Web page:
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European Alliance for Personalised Medicine

Update: Cancer screening takes centre stage following oncology event in Paris

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Greetings health colleagues, and welcome to the European Alliance for Personalised Medicine (EAPM) update, writes EAPM Executive Director Dr. Denis Horgan.

Screening for the biggest cancer killer: Beating lung cancer through screening guidelines?

Today (20 September) is the day that the European Commission will publish its proposal to update Council recommendations on cancer screening. It’s long overdue: the last Council recommendation dates back to 2003. At the time, testing was only recommended for breast, cervical and colorectal cancer. But since then both technology and our understanding of population health has evolved. 

The benefits of lung cancer screening in terms of economic as well as human outcomes are clear. 

Speaking at an event on Monday night (19 September), Health Commissioner Stella Kyriakides did not miss the opportunity to link the screening recommendations to the EU’s landmark cancer initiative: “Improving early detection is a key priority for the Cancer Plan, and strong screening tools and programmes are crucial for this.”

EAPM held a side event during the premier oncology event at ESMO in Paris last week regarding implementation of the incoming Council recommendation, where we launched a statement of principles regarding the implementation.  This statement of principles leaves no ambiguity about what is at stake, for the European Commission, for EU Member States and for EU citizens. This statement seeks the support of the widest range of stakeholders to urge the creation and endorsement of a comprehensive and effective guideline - and above all, a commitment to implement it so as to make a reality of a fine concept.

At present, despite strides in treatment, lung cancer continues to kill. It is the second leading cause of mortality in EU countries. 2020 figures are expected to show that 2.7 million people were diagnosed with the disease across the 27 member states, causing 1.3 million deaths. By 2035, cancer cases are projected to increase by almost 25%, which could make lung cancer the leading cause of death in the EU. Worldwide, lung cancer is the most commonly diagnosed cancer (accounting for 11.6% of all cancer diagnoses) and the leading cause of cancer-related mortality (18.4% of overall cancer mortality) in both men and women. 

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EAPM has been working on putting lung and prostate cancer screening on the EU political map since 2016 when its first Presidency Conference on this topic was organized. Unfortunately, it seems that lung cancer as well as prostate cancer have taken six years to be included since this first event and 20 years since the recommendations themselves were updated.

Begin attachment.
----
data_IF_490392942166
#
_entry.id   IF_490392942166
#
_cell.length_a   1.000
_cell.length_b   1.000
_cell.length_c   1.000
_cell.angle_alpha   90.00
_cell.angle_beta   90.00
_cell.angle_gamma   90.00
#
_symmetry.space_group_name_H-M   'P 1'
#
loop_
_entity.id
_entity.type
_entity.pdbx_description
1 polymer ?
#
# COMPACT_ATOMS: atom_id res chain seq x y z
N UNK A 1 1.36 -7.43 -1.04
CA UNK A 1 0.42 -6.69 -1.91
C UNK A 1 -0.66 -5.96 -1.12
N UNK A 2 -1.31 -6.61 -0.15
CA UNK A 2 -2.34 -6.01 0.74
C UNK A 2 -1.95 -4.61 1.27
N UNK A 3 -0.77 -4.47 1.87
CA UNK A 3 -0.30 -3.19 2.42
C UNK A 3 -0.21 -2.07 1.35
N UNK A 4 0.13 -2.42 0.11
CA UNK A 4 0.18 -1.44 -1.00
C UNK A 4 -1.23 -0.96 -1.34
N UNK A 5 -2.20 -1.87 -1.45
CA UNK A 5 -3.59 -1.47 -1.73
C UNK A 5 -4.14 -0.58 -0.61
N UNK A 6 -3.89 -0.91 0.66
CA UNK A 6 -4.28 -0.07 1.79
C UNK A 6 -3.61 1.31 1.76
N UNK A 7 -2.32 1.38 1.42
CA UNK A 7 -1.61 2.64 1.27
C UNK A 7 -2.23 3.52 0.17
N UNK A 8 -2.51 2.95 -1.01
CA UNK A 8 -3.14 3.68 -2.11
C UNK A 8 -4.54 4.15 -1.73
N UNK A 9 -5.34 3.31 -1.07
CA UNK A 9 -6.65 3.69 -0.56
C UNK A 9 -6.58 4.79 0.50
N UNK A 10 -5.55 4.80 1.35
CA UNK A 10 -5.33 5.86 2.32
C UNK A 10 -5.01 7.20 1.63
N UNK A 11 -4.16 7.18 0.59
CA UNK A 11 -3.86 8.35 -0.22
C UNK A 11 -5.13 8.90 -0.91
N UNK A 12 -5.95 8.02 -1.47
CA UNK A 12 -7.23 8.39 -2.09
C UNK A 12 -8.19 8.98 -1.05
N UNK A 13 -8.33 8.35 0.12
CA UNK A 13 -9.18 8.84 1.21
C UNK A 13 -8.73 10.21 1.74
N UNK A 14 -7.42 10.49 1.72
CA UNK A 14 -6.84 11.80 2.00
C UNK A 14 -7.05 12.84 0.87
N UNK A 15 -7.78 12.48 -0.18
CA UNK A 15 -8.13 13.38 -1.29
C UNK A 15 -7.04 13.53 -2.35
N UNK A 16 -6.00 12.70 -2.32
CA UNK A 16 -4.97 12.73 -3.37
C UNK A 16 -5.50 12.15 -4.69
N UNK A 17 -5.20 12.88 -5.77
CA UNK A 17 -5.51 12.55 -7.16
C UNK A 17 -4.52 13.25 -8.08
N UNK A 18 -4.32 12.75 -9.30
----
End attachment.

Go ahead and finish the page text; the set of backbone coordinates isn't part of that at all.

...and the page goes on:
It will be an important next step in the fight against lung cancer that lung and prostate cancer are included in the EU Recommendation on Screening, but it is crucial to ensure it is not merely a tick-the-box exercise with little real benefit for citizens or for the EU: the recommendation themselves should include clear commitments.   

Joint procurement

HERA, has signed a joint procurement Framework Contract with the company HIPRA Human Health for the supply of their protein COVID-19 vaccine. 14 member states and countries are participating in this joint procurement, under which they can purchase up to 250 million doses. As the number of cases is again on the rise in Europe, this agreement will make the HIPRA vaccine rapidly available to the participating countries, as soon as this vaccine has received a positive assessment by the European Medicines Agency.

Health and Food Safety Commissioner Stella Kyriakides said: “With COVID-19 infections on the rise in Europe, we need to ensure maximum preparedness as we head into the autumn and winter months. The HIPRA vaccine adds yet another option to complement our broad vaccine portfolio for our Member States and citizens. An increase in vaccination and boosting is essential over the coming months. We are working tirelessly to make sure there are vaccines available for all. This is our European Health Union in action – preparing ahead and being ready to act.”

Disease knows no borders and nor does EU health care 

The worldwide COVID-19 pandemic highlighted many aspects of world health, but perhaps the most obvious and most important is that diseases have no borders.

So it’s more important than ever to share the health data of EU patients to healthcare professionals, wherever they are in Europe. This growing need for cross-border healthcare in recent years has consequently been a trigger in the adoption of digital health tools.

Currently, two cross-border e-health services are already operational in several European countries. The e-prescription and dispensation allows European citizens to get their medicines from a pharmacy in another member state.

Patient Summary services provide essential background medical information to ensure healthcare for patients coming from another EU country.

Luxembourg has been running the Patient Summary service for two years now. Once the patient agrees to share their health data, doctors can access the necessary medical information for diagnosis and treatment.

At European level the full potential of digital health will be reached in the next few years with the implementation of the European Health Data Space. 

ENVI and LIBE to share health data space file